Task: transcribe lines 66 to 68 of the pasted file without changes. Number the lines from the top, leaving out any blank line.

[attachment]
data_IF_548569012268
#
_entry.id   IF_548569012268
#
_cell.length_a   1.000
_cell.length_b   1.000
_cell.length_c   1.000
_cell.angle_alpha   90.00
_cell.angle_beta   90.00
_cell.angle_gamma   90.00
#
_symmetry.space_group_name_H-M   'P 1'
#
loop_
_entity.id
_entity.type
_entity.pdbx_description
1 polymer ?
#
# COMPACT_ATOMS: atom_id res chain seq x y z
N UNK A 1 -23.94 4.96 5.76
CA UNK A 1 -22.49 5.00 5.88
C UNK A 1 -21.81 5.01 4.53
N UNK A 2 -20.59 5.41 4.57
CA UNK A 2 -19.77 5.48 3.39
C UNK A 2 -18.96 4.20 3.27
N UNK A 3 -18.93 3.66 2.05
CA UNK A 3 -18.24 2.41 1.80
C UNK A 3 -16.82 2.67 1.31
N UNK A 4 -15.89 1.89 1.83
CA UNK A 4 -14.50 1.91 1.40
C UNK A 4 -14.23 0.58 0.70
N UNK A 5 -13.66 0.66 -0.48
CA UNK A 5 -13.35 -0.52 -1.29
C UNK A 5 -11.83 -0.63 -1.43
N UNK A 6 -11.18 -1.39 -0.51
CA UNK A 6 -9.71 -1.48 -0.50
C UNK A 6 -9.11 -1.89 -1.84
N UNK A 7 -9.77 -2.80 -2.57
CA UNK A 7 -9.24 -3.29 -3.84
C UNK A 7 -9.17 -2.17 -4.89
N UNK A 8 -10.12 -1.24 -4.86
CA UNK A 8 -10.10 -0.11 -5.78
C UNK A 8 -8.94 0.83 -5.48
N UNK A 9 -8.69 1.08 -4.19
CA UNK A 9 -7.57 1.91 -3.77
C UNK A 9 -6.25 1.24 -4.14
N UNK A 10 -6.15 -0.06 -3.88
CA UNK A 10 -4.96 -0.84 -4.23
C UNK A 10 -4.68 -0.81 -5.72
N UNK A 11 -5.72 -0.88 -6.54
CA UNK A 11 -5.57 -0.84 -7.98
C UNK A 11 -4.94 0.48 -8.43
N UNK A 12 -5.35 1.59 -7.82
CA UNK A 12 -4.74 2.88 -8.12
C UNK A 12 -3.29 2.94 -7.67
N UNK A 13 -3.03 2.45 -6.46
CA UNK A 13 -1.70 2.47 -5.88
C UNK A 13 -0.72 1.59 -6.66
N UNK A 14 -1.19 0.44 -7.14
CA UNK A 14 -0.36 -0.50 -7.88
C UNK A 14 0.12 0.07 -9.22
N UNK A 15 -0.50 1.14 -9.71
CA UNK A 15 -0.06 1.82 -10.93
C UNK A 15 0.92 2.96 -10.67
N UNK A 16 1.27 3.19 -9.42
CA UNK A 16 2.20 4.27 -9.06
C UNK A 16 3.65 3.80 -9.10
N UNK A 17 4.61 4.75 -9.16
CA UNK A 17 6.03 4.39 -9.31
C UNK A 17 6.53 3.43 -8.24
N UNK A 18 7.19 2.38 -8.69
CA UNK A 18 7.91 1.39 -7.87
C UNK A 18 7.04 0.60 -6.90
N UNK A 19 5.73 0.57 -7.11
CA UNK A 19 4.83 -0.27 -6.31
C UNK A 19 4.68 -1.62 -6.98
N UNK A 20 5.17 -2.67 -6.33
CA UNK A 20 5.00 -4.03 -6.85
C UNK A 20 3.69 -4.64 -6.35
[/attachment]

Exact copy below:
N UNK A 16 1.27 3.19 -9.42
CA UNK A 16 2.20 4.27 -9.06
C UNK A 16 3.65 3.80 -9.10